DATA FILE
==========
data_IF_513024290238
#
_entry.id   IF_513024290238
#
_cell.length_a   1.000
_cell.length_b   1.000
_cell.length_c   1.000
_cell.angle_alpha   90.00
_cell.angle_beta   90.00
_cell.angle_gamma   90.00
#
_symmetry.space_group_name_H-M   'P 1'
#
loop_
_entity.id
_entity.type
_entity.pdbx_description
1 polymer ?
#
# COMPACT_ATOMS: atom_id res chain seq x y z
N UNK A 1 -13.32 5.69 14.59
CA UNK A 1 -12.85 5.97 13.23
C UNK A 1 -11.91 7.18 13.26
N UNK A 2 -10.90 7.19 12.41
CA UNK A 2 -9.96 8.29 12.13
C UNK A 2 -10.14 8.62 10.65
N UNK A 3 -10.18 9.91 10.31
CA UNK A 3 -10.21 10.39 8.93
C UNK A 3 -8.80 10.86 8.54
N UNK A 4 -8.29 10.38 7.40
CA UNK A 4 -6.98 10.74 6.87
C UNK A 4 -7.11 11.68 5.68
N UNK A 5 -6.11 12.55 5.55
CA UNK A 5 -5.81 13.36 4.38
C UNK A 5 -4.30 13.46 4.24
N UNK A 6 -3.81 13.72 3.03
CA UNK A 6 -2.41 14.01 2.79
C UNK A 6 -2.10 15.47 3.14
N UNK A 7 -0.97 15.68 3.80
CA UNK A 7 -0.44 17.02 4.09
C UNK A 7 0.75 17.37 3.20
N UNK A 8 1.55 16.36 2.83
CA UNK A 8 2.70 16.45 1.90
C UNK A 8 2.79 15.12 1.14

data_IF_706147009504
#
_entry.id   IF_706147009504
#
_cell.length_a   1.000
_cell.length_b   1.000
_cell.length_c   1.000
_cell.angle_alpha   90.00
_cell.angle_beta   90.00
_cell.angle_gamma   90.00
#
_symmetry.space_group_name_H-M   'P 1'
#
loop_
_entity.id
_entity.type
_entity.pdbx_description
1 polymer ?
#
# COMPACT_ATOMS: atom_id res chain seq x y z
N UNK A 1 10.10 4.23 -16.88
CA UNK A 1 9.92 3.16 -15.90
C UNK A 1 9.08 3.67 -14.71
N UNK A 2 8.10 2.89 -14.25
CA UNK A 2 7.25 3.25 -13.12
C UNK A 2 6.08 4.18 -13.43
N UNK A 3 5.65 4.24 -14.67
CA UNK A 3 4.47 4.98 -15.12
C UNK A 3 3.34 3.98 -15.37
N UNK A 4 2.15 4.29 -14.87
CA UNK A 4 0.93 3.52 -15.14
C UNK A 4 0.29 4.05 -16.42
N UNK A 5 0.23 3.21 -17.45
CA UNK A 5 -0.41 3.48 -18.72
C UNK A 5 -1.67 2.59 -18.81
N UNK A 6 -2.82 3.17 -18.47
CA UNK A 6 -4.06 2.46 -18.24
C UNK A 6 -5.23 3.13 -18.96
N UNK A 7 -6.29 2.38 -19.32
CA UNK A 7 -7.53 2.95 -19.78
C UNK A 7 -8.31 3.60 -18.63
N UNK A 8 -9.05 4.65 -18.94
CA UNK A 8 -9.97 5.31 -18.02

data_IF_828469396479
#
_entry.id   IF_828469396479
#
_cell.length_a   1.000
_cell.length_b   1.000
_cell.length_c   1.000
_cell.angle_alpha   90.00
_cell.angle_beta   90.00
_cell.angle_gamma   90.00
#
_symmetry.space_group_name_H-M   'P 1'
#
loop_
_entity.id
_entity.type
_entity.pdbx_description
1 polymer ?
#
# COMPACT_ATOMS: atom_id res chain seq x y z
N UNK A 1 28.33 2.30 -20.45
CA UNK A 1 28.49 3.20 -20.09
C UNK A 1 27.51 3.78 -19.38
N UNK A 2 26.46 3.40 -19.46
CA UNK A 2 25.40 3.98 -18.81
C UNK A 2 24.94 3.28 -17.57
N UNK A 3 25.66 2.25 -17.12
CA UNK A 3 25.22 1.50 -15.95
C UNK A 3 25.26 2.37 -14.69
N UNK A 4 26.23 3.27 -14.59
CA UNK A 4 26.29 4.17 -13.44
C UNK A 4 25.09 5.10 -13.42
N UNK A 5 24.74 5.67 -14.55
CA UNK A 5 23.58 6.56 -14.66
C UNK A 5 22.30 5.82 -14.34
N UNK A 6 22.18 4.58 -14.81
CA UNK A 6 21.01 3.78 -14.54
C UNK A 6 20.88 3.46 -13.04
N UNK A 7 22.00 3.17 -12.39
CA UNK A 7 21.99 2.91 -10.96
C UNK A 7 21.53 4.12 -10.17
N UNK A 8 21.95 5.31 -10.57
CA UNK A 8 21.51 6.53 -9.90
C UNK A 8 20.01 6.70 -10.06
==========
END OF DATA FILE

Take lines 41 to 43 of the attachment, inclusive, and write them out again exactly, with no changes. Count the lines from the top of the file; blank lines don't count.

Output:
C UNK A 7 0.75 17.37 3.20
N UNK A 8 1.55 16.36 2.83
CA UNK A 8 2.70 16.45 1.90